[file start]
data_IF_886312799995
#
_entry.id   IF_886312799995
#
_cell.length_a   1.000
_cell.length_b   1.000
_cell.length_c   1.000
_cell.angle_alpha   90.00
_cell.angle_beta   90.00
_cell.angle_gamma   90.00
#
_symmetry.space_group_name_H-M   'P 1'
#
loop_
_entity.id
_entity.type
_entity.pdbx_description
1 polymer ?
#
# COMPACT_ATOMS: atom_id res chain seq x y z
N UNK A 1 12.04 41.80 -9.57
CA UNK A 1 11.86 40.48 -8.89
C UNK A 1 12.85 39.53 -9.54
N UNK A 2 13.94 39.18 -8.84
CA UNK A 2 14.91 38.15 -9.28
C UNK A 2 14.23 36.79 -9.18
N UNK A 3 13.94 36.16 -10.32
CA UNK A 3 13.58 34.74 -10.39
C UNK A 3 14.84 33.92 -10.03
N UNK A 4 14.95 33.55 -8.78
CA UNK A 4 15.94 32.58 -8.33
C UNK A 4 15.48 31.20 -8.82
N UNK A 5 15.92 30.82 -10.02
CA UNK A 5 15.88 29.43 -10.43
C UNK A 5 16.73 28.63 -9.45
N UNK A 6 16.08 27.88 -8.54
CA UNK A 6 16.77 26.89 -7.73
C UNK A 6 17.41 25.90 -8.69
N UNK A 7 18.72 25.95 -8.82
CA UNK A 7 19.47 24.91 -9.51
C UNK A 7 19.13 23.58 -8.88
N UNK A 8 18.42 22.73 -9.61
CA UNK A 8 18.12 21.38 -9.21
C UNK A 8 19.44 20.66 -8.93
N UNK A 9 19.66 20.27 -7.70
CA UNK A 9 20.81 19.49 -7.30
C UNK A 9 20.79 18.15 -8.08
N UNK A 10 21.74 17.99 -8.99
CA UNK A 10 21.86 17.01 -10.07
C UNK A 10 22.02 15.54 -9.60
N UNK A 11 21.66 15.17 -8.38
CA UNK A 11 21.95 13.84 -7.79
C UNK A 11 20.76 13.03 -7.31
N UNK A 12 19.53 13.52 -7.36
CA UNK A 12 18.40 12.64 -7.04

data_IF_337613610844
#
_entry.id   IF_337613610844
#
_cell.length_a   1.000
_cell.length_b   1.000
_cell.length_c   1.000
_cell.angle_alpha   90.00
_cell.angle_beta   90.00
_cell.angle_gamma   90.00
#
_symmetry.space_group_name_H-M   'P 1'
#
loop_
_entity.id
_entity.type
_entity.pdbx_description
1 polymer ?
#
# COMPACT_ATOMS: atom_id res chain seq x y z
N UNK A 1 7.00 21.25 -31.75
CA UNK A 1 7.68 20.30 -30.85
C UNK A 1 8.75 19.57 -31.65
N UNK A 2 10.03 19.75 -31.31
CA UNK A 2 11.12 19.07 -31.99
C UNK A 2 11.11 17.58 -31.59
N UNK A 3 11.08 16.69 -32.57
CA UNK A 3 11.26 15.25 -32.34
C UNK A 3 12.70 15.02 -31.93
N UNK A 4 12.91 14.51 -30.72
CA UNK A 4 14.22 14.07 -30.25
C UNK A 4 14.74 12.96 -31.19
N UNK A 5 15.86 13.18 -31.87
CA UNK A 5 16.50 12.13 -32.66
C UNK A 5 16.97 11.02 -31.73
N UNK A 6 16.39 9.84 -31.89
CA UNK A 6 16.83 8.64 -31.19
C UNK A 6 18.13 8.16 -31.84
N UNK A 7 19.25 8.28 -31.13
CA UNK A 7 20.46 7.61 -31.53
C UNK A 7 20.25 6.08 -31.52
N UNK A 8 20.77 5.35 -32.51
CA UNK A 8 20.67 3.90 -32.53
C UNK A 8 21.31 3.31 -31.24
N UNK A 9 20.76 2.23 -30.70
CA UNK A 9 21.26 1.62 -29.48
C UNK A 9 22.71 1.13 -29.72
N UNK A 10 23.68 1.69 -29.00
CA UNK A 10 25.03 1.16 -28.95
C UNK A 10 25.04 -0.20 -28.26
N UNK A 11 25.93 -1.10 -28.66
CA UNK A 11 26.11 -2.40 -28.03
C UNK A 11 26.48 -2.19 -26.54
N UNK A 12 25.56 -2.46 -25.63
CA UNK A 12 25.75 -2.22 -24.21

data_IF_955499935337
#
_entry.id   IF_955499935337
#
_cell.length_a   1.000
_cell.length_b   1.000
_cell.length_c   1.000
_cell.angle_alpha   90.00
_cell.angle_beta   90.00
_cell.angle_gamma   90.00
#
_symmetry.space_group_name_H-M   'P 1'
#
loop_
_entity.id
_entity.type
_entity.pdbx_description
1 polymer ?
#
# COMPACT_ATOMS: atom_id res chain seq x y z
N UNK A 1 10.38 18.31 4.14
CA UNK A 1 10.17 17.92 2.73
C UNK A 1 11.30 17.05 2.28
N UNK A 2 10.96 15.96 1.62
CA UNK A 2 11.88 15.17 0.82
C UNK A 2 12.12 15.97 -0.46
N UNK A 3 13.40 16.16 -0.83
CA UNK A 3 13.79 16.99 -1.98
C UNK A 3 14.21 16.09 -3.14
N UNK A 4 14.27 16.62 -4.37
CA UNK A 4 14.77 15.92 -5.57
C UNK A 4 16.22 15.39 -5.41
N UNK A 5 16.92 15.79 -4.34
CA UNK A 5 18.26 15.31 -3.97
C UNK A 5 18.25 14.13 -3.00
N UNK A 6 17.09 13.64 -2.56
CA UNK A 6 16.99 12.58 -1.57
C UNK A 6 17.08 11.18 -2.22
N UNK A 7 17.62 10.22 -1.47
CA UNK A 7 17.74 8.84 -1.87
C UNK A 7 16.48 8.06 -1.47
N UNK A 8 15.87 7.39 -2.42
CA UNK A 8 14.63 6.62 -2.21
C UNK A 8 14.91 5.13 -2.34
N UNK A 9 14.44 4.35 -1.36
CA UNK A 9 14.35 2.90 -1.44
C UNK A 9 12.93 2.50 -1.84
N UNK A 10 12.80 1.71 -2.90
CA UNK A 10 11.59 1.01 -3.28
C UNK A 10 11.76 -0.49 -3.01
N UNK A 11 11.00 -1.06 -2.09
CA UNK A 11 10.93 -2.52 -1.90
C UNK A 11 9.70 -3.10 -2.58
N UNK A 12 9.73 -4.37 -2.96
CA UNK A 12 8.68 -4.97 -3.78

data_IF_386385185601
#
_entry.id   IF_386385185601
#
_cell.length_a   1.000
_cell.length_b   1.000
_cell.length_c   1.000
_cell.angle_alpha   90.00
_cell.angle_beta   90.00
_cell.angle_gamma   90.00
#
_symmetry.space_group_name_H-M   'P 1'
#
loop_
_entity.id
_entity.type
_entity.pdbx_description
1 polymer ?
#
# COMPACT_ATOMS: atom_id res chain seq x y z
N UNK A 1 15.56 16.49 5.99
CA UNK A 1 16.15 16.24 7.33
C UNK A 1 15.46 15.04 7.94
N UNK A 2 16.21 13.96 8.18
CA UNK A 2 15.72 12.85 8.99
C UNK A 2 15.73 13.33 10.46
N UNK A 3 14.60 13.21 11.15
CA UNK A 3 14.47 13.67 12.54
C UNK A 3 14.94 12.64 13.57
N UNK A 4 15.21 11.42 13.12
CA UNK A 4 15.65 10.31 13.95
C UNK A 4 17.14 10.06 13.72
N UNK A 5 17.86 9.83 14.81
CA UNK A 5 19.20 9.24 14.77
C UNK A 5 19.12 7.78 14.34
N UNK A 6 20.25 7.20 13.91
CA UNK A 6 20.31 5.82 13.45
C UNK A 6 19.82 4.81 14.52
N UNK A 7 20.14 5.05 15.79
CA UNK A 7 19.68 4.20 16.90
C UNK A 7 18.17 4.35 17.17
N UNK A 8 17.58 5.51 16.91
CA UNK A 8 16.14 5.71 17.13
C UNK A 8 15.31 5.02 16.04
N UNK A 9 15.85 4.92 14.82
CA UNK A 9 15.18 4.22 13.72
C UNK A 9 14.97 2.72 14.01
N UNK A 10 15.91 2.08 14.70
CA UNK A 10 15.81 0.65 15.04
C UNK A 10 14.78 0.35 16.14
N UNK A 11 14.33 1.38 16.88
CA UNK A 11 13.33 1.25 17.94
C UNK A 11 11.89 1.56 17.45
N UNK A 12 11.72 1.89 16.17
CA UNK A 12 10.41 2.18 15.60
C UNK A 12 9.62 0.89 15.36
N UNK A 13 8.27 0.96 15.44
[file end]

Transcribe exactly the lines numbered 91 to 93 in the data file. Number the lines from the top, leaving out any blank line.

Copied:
N UNK A 6 16.39 9.84 -31.89
CA UNK A 6 16.83 8.64 -31.19
C UNK A 6 18.13 8.16 -31.84